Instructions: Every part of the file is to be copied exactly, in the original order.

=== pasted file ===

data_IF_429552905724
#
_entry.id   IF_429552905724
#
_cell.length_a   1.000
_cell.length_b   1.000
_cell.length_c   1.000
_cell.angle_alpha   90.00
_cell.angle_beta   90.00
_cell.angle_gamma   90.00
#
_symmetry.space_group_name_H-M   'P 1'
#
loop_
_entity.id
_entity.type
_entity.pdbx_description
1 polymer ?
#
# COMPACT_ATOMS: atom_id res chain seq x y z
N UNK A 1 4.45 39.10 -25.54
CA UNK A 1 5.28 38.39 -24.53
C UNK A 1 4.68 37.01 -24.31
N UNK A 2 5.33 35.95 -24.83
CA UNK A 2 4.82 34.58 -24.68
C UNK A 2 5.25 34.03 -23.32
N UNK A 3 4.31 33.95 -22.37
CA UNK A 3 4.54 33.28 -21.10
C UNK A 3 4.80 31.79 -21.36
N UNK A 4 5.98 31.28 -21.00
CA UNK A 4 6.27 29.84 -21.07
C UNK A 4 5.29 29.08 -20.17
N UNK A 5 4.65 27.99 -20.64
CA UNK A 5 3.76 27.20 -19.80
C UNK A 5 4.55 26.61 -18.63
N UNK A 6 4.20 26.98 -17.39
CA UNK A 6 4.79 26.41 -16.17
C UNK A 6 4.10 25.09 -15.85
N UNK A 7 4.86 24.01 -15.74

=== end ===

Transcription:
data_IF_429552905724
#
_entry.id   IF_429552905724
#
_cell.length_a   1.000
_cell.length_b   1.000
_cell.length_c   1.000
_cell.angle_alpha   90.00
_cell.angle_beta   90.00
_cell.angle_gamma   90.00
#
_symmetry.space_group_name_H-M   'P 1'
#
loop_
_entity.id
_entity.type
_entity.pdbx_description
1 polymer ?
#
# COMPACT_ATOMS: atom_id res chain seq x y z
N UNK A 1 4.45 39.10 -25.54
CA UNK A 1 5.28 38.39 -24.53
C UNK A 1 4.68 37.01 -24.31
N UNK A 2 5.33 35.95 -24.83
CA UNK A 2 4.82 34.58 -24.68
C UNK A 2 5.25 34.03 -23.32
N UNK A 3 4.31 33.95 -22.37
CA UNK A 3 4.54 33.28 -21.10
C UNK A 3 4.80 31.79 -21.36
N UNK A 4 5.98 31.28 -21.00
CA UNK A 4 6.27 29.84 -21.07
C UNK A 4 5.29 29.08 -20.17
N UNK A 5 4.65 27.99 -20.64
CA UNK A 5 3.76 27.20 -19.80
C UNK A 5 4.55 26.61 -18.63
N UNK A 6 4.20 26.98 -17.39
CA UNK A 6 4.79 26.41 -16.17
C UNK A 6 4.10 25.09 -15.85
N UNK A 7 4.86 24.01 -15.74